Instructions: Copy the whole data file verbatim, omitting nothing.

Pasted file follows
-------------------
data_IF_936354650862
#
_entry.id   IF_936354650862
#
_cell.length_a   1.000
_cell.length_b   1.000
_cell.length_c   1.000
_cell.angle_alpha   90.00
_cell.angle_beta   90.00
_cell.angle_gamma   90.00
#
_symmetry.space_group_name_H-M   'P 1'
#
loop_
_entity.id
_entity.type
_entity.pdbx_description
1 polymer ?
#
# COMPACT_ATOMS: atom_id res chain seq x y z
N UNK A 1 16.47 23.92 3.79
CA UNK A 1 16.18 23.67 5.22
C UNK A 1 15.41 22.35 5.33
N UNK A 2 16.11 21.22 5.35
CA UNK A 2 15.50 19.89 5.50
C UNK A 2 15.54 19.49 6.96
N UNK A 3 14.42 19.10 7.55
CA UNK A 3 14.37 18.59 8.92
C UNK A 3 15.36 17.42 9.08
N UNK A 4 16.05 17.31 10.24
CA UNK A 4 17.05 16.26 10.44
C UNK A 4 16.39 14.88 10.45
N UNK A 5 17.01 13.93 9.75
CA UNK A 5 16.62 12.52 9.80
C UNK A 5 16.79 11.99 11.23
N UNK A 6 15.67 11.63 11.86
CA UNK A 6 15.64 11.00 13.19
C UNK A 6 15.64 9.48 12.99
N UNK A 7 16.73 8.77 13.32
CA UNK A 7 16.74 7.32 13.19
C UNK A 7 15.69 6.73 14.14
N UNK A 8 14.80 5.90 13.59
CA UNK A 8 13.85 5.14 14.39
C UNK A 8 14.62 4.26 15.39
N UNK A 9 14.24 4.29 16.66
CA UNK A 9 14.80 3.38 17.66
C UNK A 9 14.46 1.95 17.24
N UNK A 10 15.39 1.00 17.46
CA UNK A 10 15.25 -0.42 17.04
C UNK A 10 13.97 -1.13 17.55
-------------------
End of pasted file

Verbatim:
data_IF_936354650862
#
_entry.id   IF_936354650862
#
_cell.length_a   1.000
_cell.length_b   1.000
_cell.length_c   1.000
_cell.angle_alpha   90.00
_cell.angle_beta   90.00
_cell.angle_gamma   90.00
#
_symmetry.space_group_name_H-M   'P 1'
#
loop_
_entity.id
_entity.type
_entity.pdbx_description
1 polymer ?
#
# COMPACT_ATOMS: atom_id res chain seq x y z
N UNK A 1 16.47 23.92 3.79
CA UNK A 1 16.18 23.67 5.22
C UNK A 1 15.41 22.35 5.33
N UNK A 2 16.11 21.22 5.35
CA UNK A 2 15.50 19.89 5.50
C UNK A 2 15.54 19.49 6.96
N UNK A 3 14.42 19.10 7.55
CA UNK A 3 14.37 18.59 8.92
C UNK A 3 15.36 17.42 9.08
N UNK A 4 16.05 17.31 10.24
CA UNK A 4 17.05 16.26 10.44
C UNK A 4 16.39 14.88 10.45
N UNK A 5 17.01 13.93 9.75
CA UNK A 5 16.62 12.52 9.80
C UNK A 5 16.79 11.99 11.23
N UNK A 6 15.67 11.63 11.86
CA UNK A 6 15.64 11.00 13.19
C UNK A 6 15.64 9.48 12.99
N UNK A 7 16.73 8.77 13.32
CA UNK A 7 16.74 7.32 13.19
C UNK A 7 15.69 6.73 14.14
N UNK A 8 14.80 5.90 13.59
CA UNK A 8 13.85 5.14 14.39
C UNK A 8 14.62 4.26 15.39
N UNK A 9 14.24 4.29 16.66
CA UNK A 9 14.80 3.38 17.66
C UNK A 9 14.46 1.95 17.24
N UNK A 10 15.39 1.00 17.46
CA UNK A 10 15.25 -0.42 17.04
C UNK A 10 13.97 -1.13 17.55